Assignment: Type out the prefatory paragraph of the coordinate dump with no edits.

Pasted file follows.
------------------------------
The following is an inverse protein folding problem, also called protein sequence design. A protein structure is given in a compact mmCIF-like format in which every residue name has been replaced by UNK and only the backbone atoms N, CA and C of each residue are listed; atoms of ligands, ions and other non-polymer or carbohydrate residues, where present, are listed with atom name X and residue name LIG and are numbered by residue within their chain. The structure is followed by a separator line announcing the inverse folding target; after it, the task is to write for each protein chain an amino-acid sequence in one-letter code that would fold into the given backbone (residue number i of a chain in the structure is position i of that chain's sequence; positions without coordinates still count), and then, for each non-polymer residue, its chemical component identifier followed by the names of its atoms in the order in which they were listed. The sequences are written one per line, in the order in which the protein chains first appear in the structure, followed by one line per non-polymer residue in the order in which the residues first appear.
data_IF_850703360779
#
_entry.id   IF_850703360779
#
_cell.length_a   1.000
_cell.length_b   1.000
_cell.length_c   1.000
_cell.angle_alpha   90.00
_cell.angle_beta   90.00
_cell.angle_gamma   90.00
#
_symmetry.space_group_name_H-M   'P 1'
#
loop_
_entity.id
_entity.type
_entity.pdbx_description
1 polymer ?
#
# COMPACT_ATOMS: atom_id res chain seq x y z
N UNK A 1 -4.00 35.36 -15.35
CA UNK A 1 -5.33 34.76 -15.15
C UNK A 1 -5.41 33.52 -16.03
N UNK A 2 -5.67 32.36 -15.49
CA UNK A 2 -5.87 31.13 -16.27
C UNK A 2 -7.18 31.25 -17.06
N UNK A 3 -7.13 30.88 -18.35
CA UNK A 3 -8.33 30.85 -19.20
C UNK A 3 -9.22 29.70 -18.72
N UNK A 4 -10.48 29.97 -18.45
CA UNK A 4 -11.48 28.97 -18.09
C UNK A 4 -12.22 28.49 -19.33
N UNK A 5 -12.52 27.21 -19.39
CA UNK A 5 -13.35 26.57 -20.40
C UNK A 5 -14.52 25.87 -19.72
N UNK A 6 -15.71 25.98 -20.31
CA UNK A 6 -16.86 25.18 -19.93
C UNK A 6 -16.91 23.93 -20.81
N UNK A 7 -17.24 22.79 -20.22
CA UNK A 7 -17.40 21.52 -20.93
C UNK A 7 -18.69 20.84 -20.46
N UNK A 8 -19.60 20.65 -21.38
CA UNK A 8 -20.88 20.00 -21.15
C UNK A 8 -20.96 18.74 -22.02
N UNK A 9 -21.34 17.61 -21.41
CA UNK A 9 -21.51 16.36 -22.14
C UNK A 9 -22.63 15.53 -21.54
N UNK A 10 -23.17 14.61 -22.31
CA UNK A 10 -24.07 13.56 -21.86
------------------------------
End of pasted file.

The following is an inverse protein folding problem, also called protein sequence design. A protein structure is given in a compact mmCIF-like format in which every residue name has been replaced by UNK and only the backbone atoms N, CA and C of each residue are listed; atoms of ligands, ions and other non-polymer or carbohydrate residues, where present, are listed with atom name X and residue name LIG and are numbered by residue within their chain. The structure is followed by a separator line announcing the inverse folding target; after it, the task is to write for each protein chain an amino-acid sequence in one-letter code that would fold into the given backbone (residue number i of a chain in the structure is position i of that chain's sequence; positions without coordinates still count), and then, for each non-polymer residue, its chemical component identifier followed by the names of its atoms in the order in which they were listed. The sequences are written one per line, in the order in which the protein chains first appear in the structure, followed by one line per non-polymer residue in the order in which the residues first appear.